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Civilians are increasingly implicated in modern warfare, and consequently, growing numbers of children are affected by armed strife. The potential consequences of war on children’s lives are manifold and generally seen as overwhelmingly negative. Societies across time and place have therefore sought to shield children from exposure to armed violence. At the same time, literature warns that depicting war-affected children exclusively as helpless victims risks misrepresenting lived realities and, in turn, undermining children’s coping mechanisms and sources of resilience.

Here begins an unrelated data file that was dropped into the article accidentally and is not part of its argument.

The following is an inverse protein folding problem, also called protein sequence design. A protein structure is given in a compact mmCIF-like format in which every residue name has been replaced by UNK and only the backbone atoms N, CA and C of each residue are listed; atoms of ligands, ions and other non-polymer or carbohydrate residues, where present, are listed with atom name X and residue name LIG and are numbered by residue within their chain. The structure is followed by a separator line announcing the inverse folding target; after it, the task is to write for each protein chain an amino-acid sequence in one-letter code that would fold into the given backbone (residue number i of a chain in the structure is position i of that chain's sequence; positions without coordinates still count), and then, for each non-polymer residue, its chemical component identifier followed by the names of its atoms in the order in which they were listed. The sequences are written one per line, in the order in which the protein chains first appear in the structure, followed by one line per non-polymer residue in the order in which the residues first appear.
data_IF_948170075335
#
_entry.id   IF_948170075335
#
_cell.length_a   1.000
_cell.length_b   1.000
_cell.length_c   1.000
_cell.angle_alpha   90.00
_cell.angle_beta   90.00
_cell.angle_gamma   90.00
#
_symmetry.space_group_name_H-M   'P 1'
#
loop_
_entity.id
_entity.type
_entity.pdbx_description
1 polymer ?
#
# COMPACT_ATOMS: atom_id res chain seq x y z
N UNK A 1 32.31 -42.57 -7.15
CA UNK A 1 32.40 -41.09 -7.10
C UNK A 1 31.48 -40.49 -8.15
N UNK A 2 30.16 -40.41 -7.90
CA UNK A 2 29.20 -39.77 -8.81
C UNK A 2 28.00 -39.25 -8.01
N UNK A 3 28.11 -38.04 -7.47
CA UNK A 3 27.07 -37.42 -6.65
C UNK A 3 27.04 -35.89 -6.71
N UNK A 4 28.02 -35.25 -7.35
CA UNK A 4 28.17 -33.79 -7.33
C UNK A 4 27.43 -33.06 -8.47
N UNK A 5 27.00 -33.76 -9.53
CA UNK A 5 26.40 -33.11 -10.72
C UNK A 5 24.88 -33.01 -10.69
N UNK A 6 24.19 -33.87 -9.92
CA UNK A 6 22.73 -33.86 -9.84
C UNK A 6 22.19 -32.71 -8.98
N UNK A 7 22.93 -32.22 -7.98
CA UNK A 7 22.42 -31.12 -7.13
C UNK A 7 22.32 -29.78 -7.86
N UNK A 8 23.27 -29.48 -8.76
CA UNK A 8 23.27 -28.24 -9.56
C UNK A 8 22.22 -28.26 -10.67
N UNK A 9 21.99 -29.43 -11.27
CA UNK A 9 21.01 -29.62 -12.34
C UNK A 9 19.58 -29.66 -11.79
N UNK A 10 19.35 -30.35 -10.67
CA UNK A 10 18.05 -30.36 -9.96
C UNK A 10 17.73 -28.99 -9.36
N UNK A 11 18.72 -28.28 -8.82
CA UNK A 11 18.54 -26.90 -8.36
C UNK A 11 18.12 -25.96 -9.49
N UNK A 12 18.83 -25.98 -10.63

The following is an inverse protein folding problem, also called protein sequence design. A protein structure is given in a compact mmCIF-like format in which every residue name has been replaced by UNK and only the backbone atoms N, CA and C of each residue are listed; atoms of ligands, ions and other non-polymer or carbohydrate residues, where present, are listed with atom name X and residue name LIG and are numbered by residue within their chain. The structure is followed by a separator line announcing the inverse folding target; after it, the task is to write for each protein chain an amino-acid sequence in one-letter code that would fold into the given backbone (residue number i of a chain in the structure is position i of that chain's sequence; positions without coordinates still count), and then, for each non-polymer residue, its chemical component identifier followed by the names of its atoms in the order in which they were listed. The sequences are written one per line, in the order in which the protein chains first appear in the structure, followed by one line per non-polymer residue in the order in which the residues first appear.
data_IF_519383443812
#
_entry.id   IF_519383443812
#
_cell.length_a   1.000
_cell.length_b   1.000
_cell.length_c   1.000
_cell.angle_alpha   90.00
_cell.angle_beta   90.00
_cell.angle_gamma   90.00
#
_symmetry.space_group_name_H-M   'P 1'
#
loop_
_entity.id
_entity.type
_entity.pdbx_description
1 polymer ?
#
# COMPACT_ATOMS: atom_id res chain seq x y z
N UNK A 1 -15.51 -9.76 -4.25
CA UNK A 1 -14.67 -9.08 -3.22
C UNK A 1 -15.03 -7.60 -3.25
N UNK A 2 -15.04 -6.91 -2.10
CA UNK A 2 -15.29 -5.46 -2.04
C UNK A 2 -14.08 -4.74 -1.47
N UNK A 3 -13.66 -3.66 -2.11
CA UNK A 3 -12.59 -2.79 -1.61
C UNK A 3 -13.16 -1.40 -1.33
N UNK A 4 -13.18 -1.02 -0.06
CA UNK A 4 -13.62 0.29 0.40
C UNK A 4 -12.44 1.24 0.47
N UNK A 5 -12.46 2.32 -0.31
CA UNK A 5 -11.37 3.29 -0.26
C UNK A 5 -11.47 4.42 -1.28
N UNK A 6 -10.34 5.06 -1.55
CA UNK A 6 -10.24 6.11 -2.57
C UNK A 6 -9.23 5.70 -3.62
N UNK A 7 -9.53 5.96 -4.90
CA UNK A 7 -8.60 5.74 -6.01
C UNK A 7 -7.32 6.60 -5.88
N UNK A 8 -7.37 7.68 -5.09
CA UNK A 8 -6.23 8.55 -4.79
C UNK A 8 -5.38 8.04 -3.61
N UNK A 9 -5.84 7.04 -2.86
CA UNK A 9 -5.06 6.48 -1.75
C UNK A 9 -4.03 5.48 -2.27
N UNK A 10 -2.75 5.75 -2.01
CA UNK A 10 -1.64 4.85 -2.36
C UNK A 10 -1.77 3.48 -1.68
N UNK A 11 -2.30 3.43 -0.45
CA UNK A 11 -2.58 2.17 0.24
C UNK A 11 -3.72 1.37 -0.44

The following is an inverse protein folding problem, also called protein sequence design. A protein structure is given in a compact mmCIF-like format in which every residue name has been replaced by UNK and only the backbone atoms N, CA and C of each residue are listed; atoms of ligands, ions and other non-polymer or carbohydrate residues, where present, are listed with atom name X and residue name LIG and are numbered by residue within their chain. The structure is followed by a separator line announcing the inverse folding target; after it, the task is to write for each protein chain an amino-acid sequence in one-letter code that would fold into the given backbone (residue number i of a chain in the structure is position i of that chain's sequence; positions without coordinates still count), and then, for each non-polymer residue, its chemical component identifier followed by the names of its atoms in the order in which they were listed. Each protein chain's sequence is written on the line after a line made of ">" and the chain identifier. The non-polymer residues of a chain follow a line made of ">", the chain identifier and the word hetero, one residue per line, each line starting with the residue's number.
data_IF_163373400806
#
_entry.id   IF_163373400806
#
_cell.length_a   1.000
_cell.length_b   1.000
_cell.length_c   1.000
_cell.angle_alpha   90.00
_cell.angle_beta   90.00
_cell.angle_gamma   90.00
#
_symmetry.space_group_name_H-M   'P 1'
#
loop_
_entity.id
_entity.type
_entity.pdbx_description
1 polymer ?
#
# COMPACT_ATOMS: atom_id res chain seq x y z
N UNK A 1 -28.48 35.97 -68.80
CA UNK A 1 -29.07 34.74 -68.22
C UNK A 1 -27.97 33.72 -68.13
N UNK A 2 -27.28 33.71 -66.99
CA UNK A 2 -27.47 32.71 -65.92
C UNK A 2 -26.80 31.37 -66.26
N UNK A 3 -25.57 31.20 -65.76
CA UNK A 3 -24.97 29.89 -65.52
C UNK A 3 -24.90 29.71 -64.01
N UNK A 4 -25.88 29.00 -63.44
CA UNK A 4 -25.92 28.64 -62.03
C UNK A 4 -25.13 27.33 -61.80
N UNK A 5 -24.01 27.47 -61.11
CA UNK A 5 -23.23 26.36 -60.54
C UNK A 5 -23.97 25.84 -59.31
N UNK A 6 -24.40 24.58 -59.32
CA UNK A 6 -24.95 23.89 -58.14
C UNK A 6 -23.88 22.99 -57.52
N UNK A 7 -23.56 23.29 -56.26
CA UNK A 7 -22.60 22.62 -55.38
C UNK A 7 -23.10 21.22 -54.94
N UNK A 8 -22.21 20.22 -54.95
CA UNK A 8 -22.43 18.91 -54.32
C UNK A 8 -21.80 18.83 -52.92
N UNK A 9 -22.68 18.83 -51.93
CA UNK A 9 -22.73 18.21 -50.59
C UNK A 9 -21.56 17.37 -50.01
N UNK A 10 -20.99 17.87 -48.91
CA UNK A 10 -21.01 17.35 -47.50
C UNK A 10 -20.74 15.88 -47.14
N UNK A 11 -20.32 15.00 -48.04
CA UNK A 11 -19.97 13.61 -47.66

Professional literature on war-affected children can roughly be organised along three branches. First, publications in the humanitarian and development field approach children predominantly through a child protection lens, highlighting how children’s rights are violated in situations of war. Second, biomedical research has shed light on the ...

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